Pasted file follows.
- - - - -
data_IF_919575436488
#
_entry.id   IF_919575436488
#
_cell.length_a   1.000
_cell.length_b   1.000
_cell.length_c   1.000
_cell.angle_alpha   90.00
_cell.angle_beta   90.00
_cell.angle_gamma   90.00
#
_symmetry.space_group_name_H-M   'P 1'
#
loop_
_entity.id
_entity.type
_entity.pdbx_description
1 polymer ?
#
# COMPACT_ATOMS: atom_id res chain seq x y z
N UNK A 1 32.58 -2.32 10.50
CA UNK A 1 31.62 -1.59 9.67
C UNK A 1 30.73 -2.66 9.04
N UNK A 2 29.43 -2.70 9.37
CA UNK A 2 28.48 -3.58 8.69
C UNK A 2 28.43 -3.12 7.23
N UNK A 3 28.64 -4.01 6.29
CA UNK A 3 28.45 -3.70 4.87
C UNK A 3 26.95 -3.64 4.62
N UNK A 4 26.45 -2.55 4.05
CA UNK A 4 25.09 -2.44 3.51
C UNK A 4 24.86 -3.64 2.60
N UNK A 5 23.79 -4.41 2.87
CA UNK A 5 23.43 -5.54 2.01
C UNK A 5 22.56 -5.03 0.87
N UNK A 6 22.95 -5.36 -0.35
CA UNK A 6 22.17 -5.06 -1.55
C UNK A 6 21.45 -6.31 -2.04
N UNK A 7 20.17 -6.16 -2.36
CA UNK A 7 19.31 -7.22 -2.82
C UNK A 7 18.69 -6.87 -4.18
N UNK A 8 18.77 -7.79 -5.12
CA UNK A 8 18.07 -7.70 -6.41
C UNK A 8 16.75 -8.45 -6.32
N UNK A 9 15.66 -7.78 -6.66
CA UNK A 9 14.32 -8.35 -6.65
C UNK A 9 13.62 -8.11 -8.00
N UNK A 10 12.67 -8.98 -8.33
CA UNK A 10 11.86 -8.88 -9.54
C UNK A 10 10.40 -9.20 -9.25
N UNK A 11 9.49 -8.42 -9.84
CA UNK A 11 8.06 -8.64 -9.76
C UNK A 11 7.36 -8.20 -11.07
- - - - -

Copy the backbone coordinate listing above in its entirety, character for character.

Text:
data_IF_919575436488
#
_entry.id   IF_919575436488
#
_cell.length_a   1.000
_cell.length_b   1.000
_cell.length_c   1.000
_cell.angle_alpha   90.00
_cell.angle_beta   90.00
_cell.angle_gamma   90.00
#
_symmetry.space_group_name_H-M   'P 1'
#
loop_
_entity.id
_entity.type
_entity.pdbx_description
1 polymer ?
#
# COMPACT_ATOMS: atom_id res chain seq x y z
N UNK A 1 32.58 -2.32 10.50
CA UNK A 1 31.62 -1.59 9.67
C UNK A 1 30.73 -2.66 9.04
N UNK A 2 29.43 -2.70 9.37
CA UNK A 2 28.48 -3.58 8.69
C UNK A 2 28.43 -3.12 7.23
N UNK A 3 28.64 -4.01 6.29
CA UNK A 3 28.45 -3.70 4.87
C UNK A 3 26.95 -3.64 4.62
N UNK A 4 26.45 -2.55 4.05
CA UNK A 4 25.09 -2.44 3.51
C UNK A 4 24.86 -3.64 2.60
N UNK A 5 23.79 -4.41 2.87
CA UNK A 5 23.43 -5.54 2.01
C UNK A 5 22.56 -5.03 0.87
N UNK A 6 22.95 -5.36 -0.35
CA UNK A 6 22.17 -5.06 -1.55
C UNK A 6 21.45 -6.31 -2.04
N UNK A 7 20.17 -6.16 -2.36
CA UNK A 7 19.31 -7.22 -2.82
C UNK A 7 18.69 -6.87 -4.18
N UNK A 8 18.77 -7.79 -5.12
CA UNK A 8 18.07 -7.70 -6.41
C UNK A 8 16.75 -8.45 -6.32
N UNK A 9 15.66 -7.78 -6.66
CA UNK A 9 14.32 -8.35 -6.65
C UNK A 9 13.62 -8.11 -8.00
N UNK A 10 12.67 -8.98 -8.33
CA UNK A 10 11.86 -8.88 -9.54
C UNK A 10 10.40 -9.20 -9.25
N UNK A 11 9.49 -8.42 -9.84
CA UNK A 11 8.06 -8.64 -9.76
C UNK A 11 7.36 -8.20 -11.07